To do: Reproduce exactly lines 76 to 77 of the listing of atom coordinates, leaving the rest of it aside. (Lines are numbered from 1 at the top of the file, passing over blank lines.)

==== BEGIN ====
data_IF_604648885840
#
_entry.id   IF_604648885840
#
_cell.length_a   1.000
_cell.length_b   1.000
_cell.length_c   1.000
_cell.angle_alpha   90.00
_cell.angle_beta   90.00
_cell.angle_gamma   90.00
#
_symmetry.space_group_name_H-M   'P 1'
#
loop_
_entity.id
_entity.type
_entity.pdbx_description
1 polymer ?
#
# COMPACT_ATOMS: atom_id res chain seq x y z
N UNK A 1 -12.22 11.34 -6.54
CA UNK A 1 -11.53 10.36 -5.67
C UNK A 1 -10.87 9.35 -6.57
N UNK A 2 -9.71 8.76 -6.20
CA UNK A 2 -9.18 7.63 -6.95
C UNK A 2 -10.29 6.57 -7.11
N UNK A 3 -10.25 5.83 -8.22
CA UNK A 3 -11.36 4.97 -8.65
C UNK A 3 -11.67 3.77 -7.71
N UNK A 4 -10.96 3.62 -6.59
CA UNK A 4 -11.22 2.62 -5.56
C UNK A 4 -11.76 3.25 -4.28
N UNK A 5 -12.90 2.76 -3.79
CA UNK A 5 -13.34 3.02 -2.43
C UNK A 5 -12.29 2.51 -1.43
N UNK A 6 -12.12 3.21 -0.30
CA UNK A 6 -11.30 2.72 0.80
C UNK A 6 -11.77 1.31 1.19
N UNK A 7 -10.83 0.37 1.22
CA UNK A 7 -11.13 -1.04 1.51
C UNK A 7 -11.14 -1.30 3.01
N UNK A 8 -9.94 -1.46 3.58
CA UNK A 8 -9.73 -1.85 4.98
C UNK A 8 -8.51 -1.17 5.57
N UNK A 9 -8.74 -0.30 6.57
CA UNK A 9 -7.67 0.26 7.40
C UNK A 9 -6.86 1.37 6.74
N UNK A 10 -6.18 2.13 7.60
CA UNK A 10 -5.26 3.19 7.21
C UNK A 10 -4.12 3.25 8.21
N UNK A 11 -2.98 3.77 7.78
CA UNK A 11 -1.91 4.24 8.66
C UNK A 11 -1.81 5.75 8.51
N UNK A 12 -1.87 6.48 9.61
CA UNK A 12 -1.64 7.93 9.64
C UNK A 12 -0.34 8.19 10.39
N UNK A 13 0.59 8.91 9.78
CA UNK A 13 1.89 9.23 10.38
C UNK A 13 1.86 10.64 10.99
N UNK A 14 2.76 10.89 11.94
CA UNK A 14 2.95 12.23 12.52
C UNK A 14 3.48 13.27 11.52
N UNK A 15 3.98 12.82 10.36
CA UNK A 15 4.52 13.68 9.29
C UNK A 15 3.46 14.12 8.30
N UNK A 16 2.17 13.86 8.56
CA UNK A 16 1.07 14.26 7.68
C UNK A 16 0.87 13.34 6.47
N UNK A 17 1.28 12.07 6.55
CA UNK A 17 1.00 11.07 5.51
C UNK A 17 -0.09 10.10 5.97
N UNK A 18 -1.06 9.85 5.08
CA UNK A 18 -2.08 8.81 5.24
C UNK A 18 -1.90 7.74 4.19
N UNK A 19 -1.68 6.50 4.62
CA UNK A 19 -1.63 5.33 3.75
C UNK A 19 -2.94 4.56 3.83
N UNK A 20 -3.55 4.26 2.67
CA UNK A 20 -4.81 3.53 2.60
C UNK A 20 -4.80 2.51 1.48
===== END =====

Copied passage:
CA UNK A 19 -1.63 5.33 3.75
C UNK A 19 -2.94 4.56 3.83